By: Nicholas Stittleburg, Bio-Medical Electronics Student, Western Technical College, La Crosse, WI

An optical biosensor is a man-made hybrid of a biological component (like an antibody receptor) that recognizes a specific protein and a physics component (transducer) that sends a light signal when a targeted protein binds to the biosensor. Embedded in a disposable strip, the sensor can detect TB infections in sputum or blood serum samples.

By amplifying specific binding events between fluorescence molecules, the biosensor can detect protein toxins, viruses, antibodies and other biomolecules. Such sensor technology is critical to defending against threats of bioterrorism and has medical applications in diagnosing respiratory diseases like tuberculosis. [1]

Biosensors can also be used in the detection of avian bird flu. Quick identification of avian influenza in poultry is critical in controlling outbreaks, but current detection can require several days to produce results.

However, a new biosensor developed at the Georgia Tech Research Institute (GTRI)can detect avian influenza in just minutes. In addition to being a rapid test, the biosensor is economical, field-deployable, is sensitive to different viral strains and requires no labels or reagents.

Worldwide, there are many strains of avian influenza viruses that cause varying degrees of clinical symptoms and illness. In the United States, outbreak of the disease - primarily spread by migratory aquatic birds - have plagued the poultry industry for decades with millions of dollars in losses. The only way to stop the spread of the disease is to destroy all poultry that may have been exposed to the virus.

A virulent strain of avian influenza (H5N1) has begun to threaten not only birds but humans, with more than 300 infections and 200 deaths reported to the World Health Organization since 2003. Looming is the threat of a pandemic, such as the 1918 Spanish flu that killed about 40 million people, health officals say.

The biosensor is coated with antibodies specifically designed to capture a protein located on the surface of the viral particle. For this study, the researchers evaluated the sensitivity of the three unique antibodies to detect avian influenza virus.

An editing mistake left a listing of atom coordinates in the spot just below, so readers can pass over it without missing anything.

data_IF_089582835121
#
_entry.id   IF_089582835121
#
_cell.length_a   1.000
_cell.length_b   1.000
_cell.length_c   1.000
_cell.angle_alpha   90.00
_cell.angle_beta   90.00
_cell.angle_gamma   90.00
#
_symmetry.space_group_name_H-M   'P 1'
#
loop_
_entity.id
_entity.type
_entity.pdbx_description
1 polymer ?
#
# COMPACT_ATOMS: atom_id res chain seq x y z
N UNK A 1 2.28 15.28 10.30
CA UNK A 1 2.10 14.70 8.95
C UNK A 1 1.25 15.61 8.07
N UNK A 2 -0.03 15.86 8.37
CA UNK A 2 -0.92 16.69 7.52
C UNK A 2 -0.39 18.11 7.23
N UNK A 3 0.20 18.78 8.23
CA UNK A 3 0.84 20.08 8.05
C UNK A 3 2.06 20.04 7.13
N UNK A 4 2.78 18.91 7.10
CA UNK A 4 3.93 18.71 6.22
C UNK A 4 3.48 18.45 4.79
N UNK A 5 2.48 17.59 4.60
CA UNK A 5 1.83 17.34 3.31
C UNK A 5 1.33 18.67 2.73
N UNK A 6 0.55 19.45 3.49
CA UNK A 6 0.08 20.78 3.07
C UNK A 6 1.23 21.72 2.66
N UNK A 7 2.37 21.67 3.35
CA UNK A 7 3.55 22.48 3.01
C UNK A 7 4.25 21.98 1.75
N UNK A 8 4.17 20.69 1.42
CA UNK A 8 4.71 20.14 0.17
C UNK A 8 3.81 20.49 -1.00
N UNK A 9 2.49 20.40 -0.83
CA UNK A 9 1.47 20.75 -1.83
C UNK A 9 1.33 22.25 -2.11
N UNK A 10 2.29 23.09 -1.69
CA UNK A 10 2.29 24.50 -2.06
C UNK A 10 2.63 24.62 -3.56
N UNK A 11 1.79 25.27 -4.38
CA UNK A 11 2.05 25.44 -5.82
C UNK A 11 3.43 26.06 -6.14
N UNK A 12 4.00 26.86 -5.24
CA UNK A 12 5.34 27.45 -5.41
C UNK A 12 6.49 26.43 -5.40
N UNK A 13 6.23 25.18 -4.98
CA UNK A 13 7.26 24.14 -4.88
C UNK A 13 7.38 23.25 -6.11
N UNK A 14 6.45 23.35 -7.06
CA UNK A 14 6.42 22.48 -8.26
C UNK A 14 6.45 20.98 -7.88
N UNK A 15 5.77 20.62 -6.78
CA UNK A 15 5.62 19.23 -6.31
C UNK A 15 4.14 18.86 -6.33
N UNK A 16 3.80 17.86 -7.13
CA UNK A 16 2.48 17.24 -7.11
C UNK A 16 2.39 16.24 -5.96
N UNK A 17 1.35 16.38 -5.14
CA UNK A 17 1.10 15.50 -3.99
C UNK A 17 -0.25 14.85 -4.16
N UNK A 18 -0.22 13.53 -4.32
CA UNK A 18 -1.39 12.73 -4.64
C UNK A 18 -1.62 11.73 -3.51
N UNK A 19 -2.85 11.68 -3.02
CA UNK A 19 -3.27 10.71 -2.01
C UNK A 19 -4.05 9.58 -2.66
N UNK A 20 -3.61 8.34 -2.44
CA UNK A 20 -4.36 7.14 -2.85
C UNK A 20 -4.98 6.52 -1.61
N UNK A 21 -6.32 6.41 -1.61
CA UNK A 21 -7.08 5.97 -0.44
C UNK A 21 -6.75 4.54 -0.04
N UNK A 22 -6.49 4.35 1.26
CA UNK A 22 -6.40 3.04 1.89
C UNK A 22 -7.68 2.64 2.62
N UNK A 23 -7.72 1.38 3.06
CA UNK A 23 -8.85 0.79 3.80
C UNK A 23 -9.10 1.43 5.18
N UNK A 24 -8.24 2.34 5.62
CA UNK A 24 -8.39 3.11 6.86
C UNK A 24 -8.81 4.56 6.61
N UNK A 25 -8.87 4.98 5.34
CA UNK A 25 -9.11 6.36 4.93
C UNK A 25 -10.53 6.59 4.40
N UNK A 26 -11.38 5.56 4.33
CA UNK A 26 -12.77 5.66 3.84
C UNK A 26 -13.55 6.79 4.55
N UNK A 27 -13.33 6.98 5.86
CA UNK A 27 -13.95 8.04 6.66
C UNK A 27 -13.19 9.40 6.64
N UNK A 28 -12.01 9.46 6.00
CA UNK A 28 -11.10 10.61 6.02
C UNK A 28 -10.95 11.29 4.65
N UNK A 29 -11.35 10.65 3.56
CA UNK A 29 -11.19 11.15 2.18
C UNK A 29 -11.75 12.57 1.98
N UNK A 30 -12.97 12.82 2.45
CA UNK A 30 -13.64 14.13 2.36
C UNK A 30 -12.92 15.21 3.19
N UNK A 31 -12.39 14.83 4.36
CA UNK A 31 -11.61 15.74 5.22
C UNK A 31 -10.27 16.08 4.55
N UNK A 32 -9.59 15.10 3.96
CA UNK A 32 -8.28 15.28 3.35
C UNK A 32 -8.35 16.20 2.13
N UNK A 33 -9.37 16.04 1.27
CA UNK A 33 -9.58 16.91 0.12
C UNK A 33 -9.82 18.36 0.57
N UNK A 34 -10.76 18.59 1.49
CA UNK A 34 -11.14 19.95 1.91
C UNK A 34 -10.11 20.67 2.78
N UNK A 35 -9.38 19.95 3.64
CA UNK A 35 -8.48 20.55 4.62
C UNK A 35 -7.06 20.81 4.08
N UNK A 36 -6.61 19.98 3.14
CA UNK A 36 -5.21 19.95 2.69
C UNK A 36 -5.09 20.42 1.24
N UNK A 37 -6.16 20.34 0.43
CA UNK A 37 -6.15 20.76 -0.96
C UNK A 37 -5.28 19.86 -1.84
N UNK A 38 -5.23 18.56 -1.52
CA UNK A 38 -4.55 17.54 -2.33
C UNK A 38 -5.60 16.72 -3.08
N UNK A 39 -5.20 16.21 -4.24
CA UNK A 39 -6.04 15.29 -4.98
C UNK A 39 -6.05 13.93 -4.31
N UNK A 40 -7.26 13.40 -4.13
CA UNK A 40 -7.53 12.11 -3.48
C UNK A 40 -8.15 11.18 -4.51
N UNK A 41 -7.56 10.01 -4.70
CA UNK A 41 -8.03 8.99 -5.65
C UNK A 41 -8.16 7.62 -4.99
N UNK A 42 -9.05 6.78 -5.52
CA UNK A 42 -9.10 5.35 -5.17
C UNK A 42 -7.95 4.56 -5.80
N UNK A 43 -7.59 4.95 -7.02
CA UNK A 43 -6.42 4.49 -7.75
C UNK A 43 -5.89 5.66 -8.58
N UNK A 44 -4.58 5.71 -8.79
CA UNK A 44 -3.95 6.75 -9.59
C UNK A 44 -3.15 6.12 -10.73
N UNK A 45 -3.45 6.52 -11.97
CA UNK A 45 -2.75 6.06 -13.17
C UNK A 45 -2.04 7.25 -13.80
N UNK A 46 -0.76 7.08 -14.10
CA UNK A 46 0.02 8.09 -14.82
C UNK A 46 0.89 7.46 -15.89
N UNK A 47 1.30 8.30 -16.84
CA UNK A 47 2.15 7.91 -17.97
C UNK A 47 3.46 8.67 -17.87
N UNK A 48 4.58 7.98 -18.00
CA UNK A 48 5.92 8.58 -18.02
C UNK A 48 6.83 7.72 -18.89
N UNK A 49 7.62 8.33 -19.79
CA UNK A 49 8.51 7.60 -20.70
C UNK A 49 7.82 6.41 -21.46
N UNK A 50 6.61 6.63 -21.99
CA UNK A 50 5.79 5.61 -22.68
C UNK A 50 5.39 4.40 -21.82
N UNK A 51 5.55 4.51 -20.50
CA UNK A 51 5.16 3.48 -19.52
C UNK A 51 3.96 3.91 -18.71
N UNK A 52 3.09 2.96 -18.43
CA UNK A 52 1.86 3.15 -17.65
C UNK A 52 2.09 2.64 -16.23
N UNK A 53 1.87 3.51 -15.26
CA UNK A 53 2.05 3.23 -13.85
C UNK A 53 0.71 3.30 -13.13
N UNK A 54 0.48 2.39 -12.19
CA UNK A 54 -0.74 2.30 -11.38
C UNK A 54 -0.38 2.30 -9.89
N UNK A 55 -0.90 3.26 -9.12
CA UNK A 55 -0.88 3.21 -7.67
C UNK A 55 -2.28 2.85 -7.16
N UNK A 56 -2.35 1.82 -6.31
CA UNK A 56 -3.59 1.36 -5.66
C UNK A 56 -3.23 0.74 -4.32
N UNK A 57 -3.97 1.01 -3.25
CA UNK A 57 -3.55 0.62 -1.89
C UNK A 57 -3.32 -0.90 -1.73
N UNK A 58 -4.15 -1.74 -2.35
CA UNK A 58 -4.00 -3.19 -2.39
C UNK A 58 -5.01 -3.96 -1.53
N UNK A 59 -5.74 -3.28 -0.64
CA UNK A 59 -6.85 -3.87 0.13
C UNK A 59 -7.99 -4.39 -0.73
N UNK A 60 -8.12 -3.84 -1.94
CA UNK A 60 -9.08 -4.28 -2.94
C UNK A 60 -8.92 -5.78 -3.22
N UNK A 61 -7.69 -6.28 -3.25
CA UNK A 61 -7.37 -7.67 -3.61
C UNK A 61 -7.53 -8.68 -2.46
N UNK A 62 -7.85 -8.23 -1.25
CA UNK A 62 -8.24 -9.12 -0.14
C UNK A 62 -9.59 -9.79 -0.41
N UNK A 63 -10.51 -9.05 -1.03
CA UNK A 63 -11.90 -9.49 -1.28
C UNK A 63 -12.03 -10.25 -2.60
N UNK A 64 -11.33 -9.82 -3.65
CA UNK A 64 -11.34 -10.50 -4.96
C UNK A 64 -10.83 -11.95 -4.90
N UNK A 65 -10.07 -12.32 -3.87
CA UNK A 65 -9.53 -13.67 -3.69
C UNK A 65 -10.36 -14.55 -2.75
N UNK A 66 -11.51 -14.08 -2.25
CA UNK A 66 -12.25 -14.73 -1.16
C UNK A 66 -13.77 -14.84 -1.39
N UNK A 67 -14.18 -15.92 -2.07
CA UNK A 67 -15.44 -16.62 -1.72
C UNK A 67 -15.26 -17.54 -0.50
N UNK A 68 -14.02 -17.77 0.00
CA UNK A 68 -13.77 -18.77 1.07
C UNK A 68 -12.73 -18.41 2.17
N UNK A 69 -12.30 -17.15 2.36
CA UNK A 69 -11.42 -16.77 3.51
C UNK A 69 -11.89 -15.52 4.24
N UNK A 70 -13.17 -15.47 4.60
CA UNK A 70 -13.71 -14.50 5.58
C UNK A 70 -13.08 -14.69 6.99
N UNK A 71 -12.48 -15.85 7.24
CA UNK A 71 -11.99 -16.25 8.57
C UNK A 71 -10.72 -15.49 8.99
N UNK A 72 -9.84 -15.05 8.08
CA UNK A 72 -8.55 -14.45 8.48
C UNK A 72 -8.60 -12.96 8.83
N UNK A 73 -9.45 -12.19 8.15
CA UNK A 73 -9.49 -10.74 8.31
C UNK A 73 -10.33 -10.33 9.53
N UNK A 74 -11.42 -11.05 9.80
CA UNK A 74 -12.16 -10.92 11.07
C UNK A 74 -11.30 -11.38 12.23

The sensor utilizes the interference of light waves, a concept called interferometry, to precisely determine how many virus particles attach to the sensor's surface. More specifically, light from a laser diode is coupled into an optical waveguide through a grating and travels under one sensing channel and one reference channel.

Researchers coat the sensing channel with the specific antibodies and coat the reference channel with non-specific antibodies. Having the reference channel minimizes the impact of non-specfic interactions, as well as changes in temperature, pH and mechanical motion. Non-specific binding should occur equally to both the test and reference channels and thus not affect the test results.

An elctromagnetic field associated with the light beams extends above the waveguide and is very sensitive to the changes caused by antibody-antigen interactions on the waveguide surface. When a liquid sample passes over the waveguides, binding occurs on the top of a waveguide because of viral particles attaching and causes water molecules to be displaced. This causes a change in the velocity of the light traveling through the waveguide.

At the end of the waveguide, the light beams from the sensing and reference channels are combined to create an interference pattern. The pattern of alternating dark and light vertical stripes, or fringes is imaged on a simple CCD detector. By doing a mathematical Fourier transform, the researchers determine the degree to which the fringe patterns are in or out of step with each other, known as a phase shift. This phase shift tells the amount of virus bound to the surface.

Beyond the waveguide sensor, the only additional external components required for field-testing with the GTRI's biosensor include a sample-delievery device (peristaltic pump), a data collection laptop computer and a swab taken from a potentially infected bird or human. Power is supplied by a nine volt battery and USB connection. The waveguides can be claned and reused dozens of times, decreasing the per-test cost of the chip fabrication. [2]

Like mentioned before biosensors are not only used to detect avian bird flu but also things such as TB and breast cancer at a very early stage. They are also used to monitor antigens to track treatment and also disease progression. Other applications include environmental monitoring, bio-threat detection, food inspection and industrial uses. Benefits of bionsensors include but are not limited to ultra-high sensitivity and specificity, a very simple use-one step with no reagents required, fast detection times, low power comsumption and light weight and finally inexpensive replaceable sensor elements. [3]

Since biosensors are a relatively new technology there is not a whole great deal known about them or written about them. However, in the future it is not hard to envision airports that instead of having just metal detectors when you walk in also having a system that scans the person to make sure that they are not carrying a virus or disease. Biosensors will also become more practical in hospitals to uncover such things as breast cancer and many other forms of cancer or TB.


"Biosensor Portfolio." Licensable Technologies. Los Alamos National Laboratory. 2 May 2008 <>.
"New Biosensor Detects Avian Influenza Virus in Minutes, Not days." Georgia Tech Research Institute. 2 May 2008 <>.
"Optical Biosensor." Medical Science Technology. Doe medical sciences. 2 May 2008 <>.